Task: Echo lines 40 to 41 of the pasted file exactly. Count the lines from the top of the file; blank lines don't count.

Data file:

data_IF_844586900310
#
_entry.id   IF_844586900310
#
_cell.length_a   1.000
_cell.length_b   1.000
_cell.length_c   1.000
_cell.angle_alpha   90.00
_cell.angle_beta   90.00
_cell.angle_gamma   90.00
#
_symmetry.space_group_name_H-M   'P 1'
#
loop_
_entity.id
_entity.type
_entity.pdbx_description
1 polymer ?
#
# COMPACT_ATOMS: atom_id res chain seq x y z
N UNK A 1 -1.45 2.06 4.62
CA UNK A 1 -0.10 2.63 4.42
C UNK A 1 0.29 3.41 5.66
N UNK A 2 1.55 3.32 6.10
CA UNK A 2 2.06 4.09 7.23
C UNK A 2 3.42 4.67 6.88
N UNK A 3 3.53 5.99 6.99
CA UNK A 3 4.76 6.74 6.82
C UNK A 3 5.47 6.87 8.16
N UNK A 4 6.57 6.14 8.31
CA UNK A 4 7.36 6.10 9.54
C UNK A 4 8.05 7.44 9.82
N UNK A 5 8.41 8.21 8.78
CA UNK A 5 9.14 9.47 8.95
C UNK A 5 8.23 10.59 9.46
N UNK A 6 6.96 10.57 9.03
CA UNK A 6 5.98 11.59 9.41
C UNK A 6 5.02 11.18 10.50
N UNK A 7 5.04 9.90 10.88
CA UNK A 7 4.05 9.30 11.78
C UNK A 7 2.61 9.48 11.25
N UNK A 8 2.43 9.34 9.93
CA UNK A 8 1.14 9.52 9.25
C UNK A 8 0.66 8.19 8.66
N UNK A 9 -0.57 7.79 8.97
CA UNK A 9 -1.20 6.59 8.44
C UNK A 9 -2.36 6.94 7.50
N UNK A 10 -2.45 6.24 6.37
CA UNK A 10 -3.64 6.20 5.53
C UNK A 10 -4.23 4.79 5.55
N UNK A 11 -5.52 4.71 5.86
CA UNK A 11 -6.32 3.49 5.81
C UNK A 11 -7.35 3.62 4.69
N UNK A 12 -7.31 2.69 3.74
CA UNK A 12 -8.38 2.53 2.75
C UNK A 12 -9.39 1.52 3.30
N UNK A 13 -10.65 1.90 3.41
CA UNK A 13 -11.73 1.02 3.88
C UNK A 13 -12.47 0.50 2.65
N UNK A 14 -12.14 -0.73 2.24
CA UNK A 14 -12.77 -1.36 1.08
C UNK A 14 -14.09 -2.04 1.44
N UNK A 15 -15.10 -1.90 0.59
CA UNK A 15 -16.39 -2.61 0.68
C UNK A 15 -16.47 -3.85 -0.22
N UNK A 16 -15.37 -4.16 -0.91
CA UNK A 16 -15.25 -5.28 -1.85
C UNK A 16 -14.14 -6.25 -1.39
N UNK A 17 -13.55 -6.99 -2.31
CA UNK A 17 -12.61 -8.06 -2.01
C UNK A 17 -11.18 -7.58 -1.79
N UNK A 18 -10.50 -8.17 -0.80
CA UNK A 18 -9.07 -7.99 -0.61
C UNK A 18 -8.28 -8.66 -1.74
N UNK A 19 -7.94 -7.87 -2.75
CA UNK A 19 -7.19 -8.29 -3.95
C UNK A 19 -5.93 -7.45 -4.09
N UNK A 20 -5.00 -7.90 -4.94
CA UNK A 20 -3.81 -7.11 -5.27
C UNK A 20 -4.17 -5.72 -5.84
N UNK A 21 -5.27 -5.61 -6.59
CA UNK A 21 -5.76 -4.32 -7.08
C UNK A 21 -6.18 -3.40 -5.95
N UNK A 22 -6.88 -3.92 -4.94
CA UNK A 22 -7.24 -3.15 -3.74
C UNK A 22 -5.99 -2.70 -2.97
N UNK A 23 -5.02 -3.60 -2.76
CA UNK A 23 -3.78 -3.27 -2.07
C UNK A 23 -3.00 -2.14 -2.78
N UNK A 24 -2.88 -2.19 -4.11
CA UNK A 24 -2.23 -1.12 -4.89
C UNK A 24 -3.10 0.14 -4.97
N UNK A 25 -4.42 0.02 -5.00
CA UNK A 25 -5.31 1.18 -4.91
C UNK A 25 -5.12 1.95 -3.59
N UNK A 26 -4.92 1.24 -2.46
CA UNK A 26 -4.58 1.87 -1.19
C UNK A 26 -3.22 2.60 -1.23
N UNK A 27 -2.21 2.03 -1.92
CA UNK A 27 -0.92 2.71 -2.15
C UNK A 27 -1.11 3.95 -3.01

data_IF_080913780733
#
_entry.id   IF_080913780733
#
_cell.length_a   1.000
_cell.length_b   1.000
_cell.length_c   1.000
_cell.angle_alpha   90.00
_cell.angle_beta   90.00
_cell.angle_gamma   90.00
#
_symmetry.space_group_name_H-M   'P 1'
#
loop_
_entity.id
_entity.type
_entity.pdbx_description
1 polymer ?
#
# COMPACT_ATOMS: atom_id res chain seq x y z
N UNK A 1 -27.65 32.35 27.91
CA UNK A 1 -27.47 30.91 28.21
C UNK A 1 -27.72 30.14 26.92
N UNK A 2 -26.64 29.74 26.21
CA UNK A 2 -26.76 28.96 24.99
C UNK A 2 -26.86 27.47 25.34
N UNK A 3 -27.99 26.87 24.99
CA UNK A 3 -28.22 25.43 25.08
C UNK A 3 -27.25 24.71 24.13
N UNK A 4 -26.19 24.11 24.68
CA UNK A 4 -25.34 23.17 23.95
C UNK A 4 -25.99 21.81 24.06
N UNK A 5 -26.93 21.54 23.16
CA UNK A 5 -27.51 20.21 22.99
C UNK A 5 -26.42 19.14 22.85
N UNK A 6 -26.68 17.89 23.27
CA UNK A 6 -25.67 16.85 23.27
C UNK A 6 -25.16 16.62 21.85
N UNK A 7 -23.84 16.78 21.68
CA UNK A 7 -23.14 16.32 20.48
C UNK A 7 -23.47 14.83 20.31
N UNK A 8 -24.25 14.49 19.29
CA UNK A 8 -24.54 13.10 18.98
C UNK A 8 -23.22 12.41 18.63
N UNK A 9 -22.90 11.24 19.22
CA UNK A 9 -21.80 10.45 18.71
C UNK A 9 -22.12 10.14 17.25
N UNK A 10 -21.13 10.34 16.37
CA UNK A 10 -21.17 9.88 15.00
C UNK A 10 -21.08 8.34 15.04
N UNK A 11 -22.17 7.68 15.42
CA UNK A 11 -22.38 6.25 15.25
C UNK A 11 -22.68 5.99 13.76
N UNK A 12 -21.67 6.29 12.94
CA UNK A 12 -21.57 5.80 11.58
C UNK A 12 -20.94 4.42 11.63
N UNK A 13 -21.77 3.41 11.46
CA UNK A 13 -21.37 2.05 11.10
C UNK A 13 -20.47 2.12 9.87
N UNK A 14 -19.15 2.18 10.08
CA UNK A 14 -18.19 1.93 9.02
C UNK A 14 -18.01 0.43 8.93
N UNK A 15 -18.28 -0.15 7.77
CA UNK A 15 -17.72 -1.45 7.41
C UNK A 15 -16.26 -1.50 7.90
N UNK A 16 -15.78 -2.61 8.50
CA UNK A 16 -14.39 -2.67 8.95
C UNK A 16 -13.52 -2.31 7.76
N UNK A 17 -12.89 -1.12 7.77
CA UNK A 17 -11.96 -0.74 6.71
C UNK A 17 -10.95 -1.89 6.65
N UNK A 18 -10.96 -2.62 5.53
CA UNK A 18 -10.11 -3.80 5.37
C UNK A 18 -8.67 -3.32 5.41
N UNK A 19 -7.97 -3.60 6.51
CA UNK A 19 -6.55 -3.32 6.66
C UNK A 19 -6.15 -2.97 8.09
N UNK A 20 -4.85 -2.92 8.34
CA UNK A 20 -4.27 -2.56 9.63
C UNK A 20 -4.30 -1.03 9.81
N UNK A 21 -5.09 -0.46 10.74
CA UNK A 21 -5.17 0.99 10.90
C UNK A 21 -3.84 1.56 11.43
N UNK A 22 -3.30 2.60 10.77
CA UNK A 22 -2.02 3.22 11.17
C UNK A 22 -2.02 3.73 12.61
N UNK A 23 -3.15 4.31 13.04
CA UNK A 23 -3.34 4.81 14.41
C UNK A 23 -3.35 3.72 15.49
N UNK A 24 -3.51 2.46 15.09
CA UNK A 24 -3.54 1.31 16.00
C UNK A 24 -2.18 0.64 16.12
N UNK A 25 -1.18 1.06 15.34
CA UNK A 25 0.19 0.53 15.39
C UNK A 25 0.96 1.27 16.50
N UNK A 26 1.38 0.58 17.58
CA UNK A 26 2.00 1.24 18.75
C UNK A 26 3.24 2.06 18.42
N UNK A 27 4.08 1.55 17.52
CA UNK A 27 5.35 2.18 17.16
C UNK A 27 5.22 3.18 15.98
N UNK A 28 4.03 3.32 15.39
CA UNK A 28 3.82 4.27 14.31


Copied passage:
CA UNK A 7 4.05 9.30 11.78
C UNK A 7 2.61 9.48 11.25